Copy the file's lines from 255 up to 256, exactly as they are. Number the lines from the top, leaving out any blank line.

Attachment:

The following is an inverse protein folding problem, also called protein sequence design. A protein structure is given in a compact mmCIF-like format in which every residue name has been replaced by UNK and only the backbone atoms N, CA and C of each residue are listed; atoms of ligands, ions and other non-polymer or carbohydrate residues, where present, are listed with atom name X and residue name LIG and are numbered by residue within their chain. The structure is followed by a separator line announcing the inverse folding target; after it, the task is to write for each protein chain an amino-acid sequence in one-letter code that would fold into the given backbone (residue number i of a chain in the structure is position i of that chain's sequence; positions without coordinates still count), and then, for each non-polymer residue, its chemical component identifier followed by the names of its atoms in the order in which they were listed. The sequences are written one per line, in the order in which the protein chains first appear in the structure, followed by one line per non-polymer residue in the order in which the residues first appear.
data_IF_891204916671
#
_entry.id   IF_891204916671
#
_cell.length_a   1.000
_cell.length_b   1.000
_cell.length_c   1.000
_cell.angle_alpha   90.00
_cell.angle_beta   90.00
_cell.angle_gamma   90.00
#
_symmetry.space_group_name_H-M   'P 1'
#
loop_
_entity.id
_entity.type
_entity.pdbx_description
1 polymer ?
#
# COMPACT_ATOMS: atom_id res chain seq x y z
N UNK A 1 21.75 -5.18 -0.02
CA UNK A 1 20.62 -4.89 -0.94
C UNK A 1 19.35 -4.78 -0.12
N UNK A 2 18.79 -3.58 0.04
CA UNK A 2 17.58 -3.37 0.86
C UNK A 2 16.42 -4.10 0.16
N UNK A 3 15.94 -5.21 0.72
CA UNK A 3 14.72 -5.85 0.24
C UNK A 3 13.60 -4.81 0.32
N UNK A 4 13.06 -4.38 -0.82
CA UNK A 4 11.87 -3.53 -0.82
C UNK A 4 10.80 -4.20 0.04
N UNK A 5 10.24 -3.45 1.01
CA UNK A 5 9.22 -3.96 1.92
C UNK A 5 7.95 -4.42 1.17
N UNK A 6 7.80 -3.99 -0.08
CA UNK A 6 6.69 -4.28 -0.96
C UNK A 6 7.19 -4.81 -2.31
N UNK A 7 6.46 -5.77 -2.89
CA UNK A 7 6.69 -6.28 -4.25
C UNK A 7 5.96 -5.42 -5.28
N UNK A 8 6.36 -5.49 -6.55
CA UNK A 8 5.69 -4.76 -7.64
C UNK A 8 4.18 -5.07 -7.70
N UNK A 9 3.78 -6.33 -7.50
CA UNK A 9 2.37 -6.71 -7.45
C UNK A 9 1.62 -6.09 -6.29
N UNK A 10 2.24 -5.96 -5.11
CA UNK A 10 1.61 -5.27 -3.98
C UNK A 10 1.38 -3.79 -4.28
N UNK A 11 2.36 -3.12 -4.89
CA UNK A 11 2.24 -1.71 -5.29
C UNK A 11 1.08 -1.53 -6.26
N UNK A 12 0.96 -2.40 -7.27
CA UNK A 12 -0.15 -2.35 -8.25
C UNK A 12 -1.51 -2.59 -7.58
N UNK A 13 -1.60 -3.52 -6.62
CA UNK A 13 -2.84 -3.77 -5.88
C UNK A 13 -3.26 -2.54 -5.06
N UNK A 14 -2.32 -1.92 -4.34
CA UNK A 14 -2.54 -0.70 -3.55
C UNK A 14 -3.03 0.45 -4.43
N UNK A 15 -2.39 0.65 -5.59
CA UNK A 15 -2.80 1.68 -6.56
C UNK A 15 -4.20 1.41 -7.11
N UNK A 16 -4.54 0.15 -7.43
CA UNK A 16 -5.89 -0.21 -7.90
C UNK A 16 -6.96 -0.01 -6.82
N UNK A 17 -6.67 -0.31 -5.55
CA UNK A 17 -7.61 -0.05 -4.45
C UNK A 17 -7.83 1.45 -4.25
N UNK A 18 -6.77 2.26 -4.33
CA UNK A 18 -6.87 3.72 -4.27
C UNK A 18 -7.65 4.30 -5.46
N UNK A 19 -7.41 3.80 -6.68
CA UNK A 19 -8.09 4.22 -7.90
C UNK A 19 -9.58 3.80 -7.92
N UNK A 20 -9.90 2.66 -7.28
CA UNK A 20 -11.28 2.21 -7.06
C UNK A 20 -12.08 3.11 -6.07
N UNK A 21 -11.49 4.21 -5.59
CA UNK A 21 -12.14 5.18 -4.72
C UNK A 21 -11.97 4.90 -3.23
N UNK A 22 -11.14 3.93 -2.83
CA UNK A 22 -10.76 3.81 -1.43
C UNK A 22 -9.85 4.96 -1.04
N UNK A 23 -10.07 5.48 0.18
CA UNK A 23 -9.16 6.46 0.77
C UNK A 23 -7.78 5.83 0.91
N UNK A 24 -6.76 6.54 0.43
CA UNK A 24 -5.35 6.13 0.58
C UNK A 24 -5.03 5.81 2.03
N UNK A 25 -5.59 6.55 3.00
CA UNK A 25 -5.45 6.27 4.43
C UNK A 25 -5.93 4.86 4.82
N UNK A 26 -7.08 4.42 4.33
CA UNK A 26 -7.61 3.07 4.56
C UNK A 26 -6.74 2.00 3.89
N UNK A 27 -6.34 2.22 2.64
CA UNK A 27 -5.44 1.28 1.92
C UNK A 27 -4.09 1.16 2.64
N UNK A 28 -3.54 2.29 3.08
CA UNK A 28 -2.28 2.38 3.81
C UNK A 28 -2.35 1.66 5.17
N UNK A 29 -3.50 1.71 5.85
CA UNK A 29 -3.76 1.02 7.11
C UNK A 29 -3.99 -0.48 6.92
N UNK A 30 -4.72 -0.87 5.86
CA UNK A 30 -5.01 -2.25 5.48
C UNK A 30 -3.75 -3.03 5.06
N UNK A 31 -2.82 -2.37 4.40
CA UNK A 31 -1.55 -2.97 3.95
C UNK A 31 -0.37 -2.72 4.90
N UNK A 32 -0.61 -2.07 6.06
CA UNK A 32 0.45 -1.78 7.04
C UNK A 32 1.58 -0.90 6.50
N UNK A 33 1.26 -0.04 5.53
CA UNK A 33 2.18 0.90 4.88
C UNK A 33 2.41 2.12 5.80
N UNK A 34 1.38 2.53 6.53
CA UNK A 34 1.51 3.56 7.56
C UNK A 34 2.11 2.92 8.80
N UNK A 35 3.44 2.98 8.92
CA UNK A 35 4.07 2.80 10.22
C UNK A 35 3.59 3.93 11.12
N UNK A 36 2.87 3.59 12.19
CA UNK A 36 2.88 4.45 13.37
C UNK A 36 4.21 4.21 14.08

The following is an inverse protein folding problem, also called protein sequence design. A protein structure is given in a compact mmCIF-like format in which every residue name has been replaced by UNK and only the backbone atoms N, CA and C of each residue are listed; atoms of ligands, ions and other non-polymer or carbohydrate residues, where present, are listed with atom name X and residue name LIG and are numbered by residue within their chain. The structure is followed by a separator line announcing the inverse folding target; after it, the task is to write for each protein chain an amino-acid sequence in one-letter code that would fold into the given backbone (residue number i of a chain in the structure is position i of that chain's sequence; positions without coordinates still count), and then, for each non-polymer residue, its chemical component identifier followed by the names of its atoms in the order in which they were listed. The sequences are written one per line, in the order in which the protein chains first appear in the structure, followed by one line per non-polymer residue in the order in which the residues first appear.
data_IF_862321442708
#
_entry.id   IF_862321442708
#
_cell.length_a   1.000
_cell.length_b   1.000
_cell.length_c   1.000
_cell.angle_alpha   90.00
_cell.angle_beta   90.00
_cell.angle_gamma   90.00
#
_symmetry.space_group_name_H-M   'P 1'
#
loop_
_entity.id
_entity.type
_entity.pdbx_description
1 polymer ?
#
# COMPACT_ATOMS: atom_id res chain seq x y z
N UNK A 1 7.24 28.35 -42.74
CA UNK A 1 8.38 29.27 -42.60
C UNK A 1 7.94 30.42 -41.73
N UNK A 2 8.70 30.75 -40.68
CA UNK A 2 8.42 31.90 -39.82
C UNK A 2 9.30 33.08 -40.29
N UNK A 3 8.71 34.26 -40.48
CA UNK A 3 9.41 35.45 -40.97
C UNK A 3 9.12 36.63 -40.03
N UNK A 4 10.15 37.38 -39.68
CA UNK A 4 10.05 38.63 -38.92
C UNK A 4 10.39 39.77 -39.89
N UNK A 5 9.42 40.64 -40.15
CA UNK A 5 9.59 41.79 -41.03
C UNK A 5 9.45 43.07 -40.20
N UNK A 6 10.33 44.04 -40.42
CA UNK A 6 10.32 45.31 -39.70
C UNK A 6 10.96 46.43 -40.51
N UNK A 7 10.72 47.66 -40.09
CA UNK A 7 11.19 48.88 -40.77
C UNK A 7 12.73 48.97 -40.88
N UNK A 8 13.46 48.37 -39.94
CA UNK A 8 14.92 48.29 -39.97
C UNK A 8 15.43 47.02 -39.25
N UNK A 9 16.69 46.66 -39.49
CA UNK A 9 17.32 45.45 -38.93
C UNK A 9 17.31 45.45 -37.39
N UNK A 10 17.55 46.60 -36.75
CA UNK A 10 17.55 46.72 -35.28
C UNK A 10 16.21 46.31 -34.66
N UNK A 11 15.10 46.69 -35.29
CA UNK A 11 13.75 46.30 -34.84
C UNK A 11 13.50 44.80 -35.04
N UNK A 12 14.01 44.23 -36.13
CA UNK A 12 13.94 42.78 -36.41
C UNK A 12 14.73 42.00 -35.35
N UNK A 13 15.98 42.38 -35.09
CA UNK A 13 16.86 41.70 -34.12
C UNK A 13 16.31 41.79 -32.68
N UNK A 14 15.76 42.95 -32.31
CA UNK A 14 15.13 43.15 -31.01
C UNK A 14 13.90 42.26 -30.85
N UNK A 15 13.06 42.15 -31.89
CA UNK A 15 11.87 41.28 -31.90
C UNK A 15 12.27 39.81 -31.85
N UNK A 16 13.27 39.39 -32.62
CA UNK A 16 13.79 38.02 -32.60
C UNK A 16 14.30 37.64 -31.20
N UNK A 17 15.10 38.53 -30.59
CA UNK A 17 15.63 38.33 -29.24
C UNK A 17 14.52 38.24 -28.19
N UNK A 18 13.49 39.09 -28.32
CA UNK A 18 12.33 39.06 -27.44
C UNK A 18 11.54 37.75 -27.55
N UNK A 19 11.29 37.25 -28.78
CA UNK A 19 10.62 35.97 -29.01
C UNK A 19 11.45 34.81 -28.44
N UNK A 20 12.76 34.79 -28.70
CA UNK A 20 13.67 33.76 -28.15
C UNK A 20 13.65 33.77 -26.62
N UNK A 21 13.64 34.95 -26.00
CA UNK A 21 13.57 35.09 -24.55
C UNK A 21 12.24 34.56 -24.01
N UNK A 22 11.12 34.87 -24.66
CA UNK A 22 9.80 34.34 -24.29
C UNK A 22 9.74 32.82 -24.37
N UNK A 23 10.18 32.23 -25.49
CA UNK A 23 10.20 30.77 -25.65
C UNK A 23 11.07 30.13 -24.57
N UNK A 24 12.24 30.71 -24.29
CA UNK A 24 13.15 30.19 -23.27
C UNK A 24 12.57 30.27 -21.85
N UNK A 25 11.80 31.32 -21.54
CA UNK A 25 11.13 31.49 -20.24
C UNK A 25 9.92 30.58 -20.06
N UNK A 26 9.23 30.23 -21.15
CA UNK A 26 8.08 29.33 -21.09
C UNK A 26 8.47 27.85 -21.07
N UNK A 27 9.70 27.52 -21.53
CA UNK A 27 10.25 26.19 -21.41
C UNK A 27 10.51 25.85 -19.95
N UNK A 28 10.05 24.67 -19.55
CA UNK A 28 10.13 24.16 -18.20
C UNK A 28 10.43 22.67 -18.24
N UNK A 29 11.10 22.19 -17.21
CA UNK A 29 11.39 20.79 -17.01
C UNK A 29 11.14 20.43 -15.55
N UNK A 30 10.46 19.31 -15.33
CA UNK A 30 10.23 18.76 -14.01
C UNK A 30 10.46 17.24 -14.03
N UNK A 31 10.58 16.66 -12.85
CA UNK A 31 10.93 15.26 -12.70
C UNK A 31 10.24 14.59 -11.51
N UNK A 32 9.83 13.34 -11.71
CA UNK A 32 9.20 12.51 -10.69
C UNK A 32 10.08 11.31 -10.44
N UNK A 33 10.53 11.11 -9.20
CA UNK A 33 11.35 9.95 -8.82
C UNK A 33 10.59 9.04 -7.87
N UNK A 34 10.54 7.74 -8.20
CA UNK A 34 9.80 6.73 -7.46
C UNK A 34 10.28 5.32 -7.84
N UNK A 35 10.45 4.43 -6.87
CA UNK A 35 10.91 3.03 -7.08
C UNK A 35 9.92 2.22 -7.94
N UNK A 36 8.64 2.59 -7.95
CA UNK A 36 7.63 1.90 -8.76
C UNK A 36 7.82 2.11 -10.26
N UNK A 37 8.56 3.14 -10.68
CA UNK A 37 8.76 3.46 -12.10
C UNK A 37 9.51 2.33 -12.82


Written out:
C UNK A 35 9.92 2.22 -7.94
N UNK A 36 8.64 2.59 -7.95